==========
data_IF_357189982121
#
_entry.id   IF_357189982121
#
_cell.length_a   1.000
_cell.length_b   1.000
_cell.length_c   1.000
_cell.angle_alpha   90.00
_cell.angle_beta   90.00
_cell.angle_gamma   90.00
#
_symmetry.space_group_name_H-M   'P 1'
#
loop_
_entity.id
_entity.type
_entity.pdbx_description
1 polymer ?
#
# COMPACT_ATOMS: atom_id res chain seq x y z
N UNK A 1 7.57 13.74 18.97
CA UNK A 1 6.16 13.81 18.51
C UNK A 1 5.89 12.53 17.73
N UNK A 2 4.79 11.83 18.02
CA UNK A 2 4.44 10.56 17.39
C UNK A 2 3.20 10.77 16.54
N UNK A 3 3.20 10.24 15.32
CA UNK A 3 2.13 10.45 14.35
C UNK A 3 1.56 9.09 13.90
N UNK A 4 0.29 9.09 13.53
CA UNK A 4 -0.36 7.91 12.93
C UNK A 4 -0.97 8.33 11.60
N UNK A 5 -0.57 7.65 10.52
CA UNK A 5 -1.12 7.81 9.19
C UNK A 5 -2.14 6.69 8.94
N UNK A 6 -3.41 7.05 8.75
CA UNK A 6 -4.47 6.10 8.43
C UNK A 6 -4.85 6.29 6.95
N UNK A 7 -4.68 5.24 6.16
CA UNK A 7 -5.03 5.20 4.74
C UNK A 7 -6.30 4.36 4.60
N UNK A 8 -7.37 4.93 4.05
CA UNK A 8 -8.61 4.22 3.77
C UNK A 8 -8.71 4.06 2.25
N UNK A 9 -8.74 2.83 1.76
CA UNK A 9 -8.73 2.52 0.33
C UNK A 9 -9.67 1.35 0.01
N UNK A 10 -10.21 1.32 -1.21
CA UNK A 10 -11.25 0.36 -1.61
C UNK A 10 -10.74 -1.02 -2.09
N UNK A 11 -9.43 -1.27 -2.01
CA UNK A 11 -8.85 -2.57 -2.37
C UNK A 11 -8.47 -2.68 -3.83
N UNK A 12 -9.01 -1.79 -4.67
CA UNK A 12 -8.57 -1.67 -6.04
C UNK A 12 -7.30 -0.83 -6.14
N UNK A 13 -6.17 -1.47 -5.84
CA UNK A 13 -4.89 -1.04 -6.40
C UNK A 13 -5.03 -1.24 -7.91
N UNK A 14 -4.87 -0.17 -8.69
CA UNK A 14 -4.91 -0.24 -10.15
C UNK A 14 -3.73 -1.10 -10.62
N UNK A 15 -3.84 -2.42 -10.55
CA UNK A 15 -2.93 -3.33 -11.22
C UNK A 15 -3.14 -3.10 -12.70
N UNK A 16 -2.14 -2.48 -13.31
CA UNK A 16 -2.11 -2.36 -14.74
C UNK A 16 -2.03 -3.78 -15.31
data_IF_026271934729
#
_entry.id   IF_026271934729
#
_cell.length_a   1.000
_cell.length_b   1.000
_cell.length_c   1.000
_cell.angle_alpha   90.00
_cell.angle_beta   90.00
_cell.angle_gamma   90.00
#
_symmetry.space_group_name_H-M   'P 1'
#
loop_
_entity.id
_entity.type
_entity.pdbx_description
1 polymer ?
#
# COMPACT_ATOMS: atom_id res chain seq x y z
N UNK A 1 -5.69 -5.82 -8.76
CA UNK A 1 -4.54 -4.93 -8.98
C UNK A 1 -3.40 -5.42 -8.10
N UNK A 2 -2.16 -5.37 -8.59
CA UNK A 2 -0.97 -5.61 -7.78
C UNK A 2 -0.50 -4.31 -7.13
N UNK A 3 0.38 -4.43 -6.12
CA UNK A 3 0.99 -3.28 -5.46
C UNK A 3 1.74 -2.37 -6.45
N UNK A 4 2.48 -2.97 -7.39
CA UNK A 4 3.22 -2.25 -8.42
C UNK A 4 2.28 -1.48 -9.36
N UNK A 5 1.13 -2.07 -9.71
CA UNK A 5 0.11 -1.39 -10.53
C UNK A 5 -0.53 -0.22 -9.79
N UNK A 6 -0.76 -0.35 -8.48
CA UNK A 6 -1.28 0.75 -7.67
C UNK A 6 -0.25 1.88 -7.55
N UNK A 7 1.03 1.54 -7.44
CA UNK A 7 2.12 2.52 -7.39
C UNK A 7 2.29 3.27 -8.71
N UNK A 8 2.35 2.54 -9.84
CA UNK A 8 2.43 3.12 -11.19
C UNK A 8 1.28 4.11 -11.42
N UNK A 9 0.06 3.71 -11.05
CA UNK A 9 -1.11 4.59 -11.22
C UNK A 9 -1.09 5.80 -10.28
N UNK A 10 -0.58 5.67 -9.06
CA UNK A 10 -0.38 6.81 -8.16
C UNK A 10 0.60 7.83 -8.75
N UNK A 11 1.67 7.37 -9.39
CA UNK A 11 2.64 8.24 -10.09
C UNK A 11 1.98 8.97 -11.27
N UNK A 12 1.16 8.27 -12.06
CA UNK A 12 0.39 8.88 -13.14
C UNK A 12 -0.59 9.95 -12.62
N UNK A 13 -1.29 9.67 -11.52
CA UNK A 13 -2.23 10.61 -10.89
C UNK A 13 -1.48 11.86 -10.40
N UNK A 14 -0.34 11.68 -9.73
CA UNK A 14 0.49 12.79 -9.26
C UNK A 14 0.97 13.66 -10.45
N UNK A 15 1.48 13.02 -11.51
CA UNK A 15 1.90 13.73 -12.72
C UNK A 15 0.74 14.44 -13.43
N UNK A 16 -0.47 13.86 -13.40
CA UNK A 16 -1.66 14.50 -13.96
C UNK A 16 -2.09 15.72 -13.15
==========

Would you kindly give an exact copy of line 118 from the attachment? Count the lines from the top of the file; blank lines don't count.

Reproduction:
C UNK A 10 0.60 7.83 -8.75